Direction: Veerle Baetens | Scenario: Veerle Baetens, Maarten Loix and Lize Spit | Cast: Charlotte de Bruyne (adult Eva), Rosa Marchant (little Eva), Anthony Vyt (Tim as a boy), Matthijs Meertens (Laurens as a boy), Charlotte van der Eecken (Elisa), Femke Heijens (Marie) | Playing time: 111 minutes | Year: 2023
Truth or Dare. We’ve all played it at a party. But such games can quickly get out of hand. It melts is about a kind of game that completely escalates during a sweltering summer with terrible consequences.
It melts, based on the book of the same name by Lize Spit, revolves around Eva. The story takes place in Eva’s past, when she was thirteen years old, and the present, where Eva is now a young woman in her twenties. In Bovenmeer, the village where she grew up, Tim, one of her childhood friends, organizes a party. Eva decides to go there to settle once and for all what went wrong during that summer.
Rosa Marchant is great as the younger Eva. You can read her emotions from her face. Marchant can say everything with one look. She clearly conveys the progression from an innocent girl to a girl who has seen too much. She is especially overwhelming in the scenes that reveal young Eva’s home situation. She conveys the loneliness that arises because no one hears or sees her fantastically.
Charlotte de Bruyne as older Eva is also great, but for exactly the opposite reason. Her face is like a mask for the emotions she tries to hold back, but still keep bubbling up. Her face is always hidden behind the collar of a long black coat. It seems made of stone, but De Bruyne still manages to make it clear how Eva still carries her youth with her.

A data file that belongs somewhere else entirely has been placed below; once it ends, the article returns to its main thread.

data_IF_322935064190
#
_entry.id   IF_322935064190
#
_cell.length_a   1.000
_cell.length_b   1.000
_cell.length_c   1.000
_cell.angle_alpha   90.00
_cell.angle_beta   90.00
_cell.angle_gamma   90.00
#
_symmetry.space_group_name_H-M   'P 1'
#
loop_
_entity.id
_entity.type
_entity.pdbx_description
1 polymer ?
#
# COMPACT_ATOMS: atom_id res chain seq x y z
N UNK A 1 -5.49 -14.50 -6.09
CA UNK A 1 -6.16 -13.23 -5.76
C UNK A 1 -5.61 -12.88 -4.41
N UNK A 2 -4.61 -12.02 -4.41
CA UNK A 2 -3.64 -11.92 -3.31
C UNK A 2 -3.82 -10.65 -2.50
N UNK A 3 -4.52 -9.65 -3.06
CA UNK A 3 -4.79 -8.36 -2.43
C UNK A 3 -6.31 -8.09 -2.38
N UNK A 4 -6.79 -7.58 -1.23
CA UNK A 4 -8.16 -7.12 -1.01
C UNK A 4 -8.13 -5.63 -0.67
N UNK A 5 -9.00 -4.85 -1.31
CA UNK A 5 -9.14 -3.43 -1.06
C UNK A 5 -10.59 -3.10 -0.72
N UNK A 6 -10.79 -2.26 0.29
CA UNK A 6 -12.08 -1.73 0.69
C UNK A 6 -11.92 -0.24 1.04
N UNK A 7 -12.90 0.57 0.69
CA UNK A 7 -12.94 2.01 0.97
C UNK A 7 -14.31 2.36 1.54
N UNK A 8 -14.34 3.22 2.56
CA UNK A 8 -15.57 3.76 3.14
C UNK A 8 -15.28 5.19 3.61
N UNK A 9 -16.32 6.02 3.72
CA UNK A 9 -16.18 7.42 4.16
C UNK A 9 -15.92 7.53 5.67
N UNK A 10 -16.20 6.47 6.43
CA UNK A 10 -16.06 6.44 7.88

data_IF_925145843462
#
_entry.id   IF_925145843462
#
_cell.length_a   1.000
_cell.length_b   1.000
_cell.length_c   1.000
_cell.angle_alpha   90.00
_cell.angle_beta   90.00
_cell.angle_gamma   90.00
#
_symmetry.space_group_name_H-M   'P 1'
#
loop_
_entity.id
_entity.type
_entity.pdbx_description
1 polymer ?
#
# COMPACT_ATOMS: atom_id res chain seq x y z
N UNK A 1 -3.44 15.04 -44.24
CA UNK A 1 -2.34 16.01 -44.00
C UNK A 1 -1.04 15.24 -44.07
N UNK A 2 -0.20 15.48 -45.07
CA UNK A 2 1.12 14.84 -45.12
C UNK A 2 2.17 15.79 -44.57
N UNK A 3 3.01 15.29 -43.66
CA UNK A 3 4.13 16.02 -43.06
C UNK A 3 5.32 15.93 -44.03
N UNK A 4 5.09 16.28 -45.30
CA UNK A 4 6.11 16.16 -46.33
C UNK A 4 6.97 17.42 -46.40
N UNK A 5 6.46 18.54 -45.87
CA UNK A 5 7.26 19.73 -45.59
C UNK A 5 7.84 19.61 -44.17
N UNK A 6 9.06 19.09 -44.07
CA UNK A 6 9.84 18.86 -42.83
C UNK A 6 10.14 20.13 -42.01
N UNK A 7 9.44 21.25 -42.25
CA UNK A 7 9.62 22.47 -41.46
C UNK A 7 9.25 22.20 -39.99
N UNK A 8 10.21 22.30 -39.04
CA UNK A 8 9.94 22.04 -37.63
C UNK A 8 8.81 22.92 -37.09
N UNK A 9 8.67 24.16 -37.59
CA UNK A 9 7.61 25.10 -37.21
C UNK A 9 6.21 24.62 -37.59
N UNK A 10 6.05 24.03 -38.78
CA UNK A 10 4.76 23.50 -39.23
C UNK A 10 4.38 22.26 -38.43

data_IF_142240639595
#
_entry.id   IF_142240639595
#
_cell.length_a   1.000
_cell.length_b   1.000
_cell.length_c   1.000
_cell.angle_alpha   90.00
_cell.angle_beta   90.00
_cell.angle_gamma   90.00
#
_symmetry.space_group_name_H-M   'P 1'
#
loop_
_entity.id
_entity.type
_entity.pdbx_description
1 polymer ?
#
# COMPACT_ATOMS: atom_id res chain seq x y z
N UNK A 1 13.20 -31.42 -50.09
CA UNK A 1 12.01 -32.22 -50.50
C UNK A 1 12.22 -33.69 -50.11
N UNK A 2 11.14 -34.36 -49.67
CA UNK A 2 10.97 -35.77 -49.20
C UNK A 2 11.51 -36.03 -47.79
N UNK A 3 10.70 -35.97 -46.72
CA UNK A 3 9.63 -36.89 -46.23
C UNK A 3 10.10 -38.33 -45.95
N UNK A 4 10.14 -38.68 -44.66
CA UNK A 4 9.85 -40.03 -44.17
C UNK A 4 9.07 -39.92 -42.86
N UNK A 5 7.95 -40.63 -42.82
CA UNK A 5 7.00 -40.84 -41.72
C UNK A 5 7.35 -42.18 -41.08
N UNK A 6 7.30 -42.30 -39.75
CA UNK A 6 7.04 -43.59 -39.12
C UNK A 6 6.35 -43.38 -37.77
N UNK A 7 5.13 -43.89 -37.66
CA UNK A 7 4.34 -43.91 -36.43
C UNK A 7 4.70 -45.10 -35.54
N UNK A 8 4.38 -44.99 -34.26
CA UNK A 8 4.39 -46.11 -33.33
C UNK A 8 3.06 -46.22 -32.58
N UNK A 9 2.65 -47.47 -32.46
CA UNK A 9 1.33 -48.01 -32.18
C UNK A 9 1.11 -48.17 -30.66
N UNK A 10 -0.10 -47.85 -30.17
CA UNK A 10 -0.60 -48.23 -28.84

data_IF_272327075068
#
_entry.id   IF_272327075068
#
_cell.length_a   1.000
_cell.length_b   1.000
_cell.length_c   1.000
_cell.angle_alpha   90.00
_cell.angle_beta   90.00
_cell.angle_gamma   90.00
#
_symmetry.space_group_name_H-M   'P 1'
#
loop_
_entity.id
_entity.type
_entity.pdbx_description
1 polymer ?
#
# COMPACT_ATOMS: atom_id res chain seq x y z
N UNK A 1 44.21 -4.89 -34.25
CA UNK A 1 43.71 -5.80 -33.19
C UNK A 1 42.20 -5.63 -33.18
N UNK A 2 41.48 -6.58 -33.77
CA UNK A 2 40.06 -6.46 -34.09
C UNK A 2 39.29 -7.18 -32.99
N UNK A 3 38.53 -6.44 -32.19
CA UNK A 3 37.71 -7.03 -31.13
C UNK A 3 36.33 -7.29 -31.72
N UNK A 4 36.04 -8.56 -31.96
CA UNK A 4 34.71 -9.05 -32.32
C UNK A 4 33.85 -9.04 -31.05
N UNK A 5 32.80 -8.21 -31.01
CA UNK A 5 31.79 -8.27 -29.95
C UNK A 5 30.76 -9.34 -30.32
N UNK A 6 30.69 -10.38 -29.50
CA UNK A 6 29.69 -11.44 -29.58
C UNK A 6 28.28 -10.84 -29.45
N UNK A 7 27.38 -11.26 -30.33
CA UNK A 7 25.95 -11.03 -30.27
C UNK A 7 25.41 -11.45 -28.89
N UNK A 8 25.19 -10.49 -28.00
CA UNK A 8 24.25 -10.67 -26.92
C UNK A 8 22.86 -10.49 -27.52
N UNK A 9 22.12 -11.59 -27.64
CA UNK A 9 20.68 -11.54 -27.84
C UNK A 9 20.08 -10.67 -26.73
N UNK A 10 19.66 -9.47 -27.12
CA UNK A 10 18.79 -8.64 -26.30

The film is very claustrophobic. You never feel comfortable. The film switches from the present to the past, from an oppressive, sultry summer to a dark and cold winter. This alternation between past and present continues to build up the tension. Director Veerle Baetens cuts away during scenes every time you think you’re getting an answer. This keeps you curious and the tension never relaxes for a moment.
This also includes other atmospheric elements. The film music by Bjorn Eriksson is moving and increases the claustrophobic feeling. The camera stays close to Eva, especially when the film is set in the present. You hear her breathing and feel Eva’s tension in your own body. It melts never leaves you feeling at ease, which makes it an excellent thriller. There are no pauses for breath, because throughout the entire film you feel like something terrible is going to happen.
The whole movie builds up to that moment and when it happens it’s horrible. The film doesn’t let you look away and that is an intense experience. Unfortunately, the denouement in the present is not as strong and is less satisfying. It melts is nevertheless a gripping and intense thriller that will stay with you for a long time.
Also read our interview with director Veerle Baetens
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